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Assessment Resources: 2021-2022 Grant Recipients

2021-2022 Grant Recipients

Assessing Ultrasound Instruction in Pre-Clinical Medical Students

Using quantitative and qualitative data from student surveys and quizzes, Tafline Arbor (Anatomy) and Brad Stelflug (Nursing) seek to evaluate the efficacy of a newly developed educational module that incorporates didactic and hands-on ultrasound instruction for pre-clinical medical students. Data analysis will examine student understanding and satisfaction on pre- and post-surveys.

Collaborative Approach to Professional Identity Formation within the Medical Education Continuum

Sarah Zahl (Medicine) and a team of faculty and staff from the College of Osteopathic Medicine will develop a Professional Identify Formation course that provides longitudinal competency-based assessments for all medical students. This project seeks to extend these institutional efforts to clinical partners and bridge undergraduate medical education and graduate medical education. Surveys will be administered to students and residency program directors to drive future improvements.

My Science Career Pathway

The purpose of Karla Kinkade’s (Biology) study is to determine if persistence in the major or science identity can be increased among biology majors by the use of a novel self-reflection and planning tool. Additionally, this activity allows students from diverse backgrounds to better understand academic disparities in STEM, and to identify support opportunities that could potentially help them reach their academic and career goals. Data on science identity will be collected in BIO 291 – Biology Career Seminar during the Spring 2022 semester.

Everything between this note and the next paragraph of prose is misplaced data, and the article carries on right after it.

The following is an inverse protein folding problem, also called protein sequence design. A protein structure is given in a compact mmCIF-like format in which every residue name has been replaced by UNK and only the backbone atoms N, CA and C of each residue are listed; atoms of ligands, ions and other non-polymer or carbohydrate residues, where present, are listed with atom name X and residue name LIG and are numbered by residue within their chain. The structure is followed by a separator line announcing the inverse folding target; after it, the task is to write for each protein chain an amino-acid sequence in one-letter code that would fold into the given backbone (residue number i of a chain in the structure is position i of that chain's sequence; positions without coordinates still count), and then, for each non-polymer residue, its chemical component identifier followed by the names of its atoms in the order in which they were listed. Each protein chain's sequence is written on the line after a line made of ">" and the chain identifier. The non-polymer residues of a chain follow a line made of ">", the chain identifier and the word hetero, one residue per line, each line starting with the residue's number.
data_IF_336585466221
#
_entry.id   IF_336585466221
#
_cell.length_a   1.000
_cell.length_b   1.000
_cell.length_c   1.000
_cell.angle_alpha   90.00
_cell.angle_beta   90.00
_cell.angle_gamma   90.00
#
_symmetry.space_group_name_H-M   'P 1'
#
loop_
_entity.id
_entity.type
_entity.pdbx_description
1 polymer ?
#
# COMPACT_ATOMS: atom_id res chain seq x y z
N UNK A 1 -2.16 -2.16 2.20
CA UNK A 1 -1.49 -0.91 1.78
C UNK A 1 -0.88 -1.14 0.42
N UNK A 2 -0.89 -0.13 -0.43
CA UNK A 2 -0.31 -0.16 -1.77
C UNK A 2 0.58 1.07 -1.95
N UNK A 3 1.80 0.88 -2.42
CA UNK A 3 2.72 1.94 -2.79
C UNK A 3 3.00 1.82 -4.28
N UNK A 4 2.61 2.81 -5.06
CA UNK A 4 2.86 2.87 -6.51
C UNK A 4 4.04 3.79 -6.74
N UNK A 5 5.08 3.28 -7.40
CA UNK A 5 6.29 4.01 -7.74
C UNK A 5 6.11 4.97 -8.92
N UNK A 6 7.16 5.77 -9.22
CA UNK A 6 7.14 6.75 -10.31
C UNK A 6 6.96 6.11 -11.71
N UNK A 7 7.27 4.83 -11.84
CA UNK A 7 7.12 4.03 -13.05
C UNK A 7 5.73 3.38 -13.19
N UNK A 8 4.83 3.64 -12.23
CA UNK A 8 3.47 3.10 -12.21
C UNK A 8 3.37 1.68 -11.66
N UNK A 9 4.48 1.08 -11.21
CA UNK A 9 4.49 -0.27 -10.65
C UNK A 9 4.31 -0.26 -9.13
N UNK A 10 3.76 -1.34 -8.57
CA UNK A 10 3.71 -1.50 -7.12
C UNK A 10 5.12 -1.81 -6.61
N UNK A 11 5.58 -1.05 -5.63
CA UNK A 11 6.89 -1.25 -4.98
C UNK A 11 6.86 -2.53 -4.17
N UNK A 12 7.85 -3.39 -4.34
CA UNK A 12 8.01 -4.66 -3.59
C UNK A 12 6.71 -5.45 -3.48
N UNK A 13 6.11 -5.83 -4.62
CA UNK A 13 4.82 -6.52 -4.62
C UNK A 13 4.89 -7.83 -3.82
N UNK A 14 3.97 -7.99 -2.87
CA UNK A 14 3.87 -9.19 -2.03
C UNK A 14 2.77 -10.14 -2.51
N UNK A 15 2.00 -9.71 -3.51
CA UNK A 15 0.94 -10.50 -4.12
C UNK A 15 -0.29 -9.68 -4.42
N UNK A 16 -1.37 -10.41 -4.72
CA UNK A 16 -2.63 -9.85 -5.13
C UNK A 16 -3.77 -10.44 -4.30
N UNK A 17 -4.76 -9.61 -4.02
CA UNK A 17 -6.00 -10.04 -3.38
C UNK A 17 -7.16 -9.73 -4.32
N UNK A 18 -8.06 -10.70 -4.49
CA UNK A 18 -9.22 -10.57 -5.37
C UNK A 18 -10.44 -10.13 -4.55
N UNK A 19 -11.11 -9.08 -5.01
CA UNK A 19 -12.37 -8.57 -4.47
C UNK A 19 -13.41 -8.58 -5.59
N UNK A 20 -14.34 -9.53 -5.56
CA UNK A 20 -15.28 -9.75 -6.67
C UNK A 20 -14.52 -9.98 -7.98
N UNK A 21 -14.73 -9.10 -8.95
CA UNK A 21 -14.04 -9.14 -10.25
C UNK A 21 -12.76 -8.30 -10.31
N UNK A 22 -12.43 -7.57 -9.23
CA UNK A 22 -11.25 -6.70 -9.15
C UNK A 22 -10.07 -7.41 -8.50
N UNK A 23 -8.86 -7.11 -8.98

Redesigning Equitable Math Placement

Sarah Klanderman (Mathematics) will collect and analyze data from Marian’s current math placement system to determine the most closely aligned scheme for test-blind placement moving forward. This project will impact not only the Mathematics department’s curricular redesign of developmental courses but also all incoming students who choose to enroll in Mathematics courses. Additionally, this project provides a meaningful opportunity for undergraduate research as current students will help analyze data.

Student Engagement in Assessment and Design of Open Educational Resource Course Content

Caitlin Balgeman (Library), Jeff Kellogg (Psychology), and Michael Slavkin (Counseling) will use open pedagogy strategies for assessment creation to increase student learning, improve retention, and benefit the global community of students and faculty. In particular, they seek to promote deep learning and metacognition by having students create their own quiz and test questions to form test banks that can be used in class, and make them available to the wider educational community through open licensing.